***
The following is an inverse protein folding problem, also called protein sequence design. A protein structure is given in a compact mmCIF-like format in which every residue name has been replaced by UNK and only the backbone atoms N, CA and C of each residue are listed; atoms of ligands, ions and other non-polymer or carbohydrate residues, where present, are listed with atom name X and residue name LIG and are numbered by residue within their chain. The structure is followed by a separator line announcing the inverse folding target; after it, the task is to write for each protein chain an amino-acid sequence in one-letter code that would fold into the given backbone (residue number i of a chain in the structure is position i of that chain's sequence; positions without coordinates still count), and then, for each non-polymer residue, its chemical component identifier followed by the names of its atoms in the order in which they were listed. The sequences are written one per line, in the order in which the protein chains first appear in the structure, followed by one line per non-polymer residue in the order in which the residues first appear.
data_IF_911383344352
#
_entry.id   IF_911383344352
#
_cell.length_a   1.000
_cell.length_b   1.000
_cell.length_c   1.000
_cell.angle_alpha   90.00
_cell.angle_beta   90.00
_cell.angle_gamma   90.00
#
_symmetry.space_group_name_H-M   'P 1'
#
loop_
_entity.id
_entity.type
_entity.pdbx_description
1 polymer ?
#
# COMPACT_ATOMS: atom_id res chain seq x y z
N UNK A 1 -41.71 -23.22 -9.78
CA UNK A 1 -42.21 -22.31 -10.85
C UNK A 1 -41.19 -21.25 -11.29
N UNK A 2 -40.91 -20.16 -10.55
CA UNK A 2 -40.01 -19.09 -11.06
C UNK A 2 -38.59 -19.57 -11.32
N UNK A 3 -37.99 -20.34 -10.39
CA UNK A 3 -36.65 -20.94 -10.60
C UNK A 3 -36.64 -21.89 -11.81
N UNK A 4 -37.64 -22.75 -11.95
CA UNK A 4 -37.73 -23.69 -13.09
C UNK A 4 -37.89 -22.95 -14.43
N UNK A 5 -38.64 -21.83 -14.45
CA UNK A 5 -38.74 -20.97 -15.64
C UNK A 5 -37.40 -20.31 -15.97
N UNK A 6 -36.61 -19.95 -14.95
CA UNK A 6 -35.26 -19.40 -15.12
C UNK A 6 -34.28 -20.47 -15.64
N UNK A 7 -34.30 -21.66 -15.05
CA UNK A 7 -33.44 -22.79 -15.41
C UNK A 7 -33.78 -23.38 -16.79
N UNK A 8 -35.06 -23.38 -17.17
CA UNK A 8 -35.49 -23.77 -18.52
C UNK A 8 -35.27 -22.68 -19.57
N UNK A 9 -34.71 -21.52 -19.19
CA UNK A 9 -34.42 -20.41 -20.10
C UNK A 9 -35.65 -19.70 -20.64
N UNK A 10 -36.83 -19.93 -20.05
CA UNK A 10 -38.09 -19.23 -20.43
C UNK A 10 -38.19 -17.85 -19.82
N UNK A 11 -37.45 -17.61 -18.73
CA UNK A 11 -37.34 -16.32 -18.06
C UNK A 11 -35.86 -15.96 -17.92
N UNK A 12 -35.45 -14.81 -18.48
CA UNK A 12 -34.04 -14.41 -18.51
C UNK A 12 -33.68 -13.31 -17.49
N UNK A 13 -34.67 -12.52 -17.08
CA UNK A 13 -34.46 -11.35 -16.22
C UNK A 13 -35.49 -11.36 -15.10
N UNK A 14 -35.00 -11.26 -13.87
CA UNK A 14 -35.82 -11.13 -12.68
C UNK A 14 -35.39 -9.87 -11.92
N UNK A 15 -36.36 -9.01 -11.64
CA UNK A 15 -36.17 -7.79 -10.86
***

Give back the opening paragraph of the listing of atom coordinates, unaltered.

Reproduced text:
The following is an inverse protein folding problem, also called protein sequence design. A protein structure is given in a compact mmCIF-like format in which every residue name has been replaced by UNK and only the backbone atoms N, CA and C of each residue are listed; atoms of ligands, ions and other non-polymer or carbohydrate residues, where present, are listed with atom name X and residue name LIG and are numbered by residue within their chain. The structure is followed by a separator line announcing the inverse folding target; after it, the task is to write for each protein chain an amino-acid sequence in one-letter code that would fold into the given backbone (residue number i of a chain in the structure is position i of that chain's sequence; positions without coordinates still count), and then, for each non-polymer residue, its chemical component identifier followed by the names of its atoms in the order in which they were listed. The sequences are written one per line, in the order in which the protein chains first appear in the structure, followed by one line per non-polymer residue in the order in which the residues first appear.